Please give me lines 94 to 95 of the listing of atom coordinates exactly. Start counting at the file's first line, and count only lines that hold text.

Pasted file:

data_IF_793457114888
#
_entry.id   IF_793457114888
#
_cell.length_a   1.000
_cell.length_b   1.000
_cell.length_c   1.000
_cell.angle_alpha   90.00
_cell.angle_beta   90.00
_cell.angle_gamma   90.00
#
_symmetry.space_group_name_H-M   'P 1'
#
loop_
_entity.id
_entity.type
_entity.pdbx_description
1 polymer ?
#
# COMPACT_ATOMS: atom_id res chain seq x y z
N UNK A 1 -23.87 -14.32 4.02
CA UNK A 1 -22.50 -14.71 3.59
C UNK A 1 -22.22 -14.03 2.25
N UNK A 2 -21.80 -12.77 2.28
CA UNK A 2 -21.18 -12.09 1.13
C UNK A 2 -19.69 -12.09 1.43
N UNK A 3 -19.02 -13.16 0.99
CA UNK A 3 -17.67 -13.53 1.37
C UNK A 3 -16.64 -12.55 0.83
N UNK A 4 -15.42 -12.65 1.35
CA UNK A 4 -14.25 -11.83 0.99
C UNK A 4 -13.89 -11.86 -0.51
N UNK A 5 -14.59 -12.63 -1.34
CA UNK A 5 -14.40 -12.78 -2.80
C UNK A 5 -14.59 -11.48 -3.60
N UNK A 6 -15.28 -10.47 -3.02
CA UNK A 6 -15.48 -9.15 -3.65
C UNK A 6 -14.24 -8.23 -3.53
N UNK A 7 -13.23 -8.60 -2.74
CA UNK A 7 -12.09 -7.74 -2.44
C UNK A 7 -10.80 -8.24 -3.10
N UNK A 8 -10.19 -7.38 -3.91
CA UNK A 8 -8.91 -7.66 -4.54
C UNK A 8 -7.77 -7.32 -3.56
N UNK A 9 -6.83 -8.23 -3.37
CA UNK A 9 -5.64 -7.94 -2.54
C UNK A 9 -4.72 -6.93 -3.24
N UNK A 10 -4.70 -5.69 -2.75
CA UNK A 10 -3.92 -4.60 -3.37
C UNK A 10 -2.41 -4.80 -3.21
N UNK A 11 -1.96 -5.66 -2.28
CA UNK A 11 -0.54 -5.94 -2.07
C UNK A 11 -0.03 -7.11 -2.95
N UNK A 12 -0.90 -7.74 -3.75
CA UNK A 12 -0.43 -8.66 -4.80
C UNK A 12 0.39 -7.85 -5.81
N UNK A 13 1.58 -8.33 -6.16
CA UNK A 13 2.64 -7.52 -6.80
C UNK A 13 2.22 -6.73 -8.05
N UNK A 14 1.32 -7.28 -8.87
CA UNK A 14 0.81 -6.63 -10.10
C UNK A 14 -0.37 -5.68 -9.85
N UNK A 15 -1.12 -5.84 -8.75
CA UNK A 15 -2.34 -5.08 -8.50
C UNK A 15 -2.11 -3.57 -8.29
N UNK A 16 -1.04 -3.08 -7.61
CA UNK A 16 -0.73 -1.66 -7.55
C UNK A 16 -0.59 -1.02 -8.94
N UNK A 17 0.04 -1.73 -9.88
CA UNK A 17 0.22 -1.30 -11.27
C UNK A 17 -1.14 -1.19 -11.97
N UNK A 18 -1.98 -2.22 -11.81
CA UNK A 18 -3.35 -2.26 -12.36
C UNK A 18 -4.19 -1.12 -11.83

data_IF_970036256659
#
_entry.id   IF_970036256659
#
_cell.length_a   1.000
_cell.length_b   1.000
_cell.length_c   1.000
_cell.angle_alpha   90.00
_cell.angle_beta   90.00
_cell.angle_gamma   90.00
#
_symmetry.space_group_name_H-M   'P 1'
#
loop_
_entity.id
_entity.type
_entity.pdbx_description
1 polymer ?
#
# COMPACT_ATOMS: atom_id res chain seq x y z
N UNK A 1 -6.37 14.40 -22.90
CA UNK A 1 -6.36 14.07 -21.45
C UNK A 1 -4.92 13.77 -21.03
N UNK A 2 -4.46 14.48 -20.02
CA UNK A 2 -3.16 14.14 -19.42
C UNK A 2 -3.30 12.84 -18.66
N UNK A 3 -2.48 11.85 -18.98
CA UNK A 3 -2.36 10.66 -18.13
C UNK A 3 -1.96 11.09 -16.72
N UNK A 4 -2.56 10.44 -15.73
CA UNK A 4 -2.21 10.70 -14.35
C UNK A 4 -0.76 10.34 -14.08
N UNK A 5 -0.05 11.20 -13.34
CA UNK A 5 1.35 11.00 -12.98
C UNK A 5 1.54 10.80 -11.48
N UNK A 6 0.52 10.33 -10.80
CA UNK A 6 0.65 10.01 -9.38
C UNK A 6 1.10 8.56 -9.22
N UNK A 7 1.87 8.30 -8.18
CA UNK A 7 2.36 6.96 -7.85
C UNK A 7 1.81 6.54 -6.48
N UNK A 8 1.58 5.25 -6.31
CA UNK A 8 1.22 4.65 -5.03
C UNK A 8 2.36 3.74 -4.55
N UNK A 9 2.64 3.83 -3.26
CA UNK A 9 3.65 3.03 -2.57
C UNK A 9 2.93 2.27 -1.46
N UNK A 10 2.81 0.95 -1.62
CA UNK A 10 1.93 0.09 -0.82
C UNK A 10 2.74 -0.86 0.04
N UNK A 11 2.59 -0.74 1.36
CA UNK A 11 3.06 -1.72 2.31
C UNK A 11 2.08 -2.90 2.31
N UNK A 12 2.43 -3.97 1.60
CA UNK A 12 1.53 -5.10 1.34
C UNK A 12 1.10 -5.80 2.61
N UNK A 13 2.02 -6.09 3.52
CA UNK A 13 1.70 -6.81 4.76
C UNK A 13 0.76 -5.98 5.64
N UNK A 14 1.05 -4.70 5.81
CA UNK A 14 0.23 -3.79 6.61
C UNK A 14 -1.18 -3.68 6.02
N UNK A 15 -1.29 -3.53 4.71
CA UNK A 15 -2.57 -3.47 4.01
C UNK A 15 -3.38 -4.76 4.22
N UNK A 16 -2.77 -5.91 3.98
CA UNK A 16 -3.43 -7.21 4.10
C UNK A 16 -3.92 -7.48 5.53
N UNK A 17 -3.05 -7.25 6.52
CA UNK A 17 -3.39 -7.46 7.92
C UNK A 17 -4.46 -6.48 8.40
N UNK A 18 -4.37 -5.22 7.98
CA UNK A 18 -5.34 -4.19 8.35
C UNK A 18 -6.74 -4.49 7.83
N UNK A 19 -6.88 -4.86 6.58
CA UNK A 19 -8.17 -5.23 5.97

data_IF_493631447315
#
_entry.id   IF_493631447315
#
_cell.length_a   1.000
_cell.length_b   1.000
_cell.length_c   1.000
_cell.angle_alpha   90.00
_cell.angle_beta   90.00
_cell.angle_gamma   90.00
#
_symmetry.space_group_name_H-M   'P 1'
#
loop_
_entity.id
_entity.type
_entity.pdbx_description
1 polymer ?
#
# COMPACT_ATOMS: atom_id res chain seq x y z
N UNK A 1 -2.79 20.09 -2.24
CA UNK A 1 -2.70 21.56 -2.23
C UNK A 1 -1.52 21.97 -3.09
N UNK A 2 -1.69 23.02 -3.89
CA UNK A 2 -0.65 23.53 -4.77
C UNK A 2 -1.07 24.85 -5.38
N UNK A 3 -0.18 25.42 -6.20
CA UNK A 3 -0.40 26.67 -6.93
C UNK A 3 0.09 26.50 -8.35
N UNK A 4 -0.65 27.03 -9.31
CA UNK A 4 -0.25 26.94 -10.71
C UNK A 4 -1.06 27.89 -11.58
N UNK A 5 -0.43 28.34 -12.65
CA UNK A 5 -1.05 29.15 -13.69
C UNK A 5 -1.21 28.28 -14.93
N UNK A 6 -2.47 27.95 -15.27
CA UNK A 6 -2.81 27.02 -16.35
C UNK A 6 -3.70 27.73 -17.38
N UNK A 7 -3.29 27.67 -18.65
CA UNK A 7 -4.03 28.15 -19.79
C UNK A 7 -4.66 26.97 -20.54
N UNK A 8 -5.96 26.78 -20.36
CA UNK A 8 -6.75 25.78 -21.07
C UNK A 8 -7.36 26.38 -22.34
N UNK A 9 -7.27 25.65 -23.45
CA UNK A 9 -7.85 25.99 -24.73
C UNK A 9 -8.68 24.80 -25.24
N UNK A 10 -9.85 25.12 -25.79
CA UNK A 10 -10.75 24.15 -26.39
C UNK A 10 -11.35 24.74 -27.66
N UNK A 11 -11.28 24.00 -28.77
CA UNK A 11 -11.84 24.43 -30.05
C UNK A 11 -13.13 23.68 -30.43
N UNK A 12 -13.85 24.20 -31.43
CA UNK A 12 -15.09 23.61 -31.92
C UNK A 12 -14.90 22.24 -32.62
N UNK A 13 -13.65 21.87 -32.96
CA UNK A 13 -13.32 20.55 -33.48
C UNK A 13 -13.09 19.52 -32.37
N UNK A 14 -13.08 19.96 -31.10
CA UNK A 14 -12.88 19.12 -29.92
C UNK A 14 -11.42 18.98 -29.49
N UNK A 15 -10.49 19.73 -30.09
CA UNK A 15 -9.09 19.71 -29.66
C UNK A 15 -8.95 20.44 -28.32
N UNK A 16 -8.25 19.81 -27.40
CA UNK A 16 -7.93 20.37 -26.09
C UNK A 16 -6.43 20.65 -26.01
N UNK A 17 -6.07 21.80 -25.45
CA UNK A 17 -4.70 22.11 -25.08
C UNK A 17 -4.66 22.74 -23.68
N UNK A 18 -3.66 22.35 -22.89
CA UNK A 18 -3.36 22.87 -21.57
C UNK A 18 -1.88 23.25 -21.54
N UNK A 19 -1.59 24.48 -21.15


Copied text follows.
# COMPACT_ATOMS: atom_id res chain seq x y z
N UNK A 1 -6.37 14.40 -22.90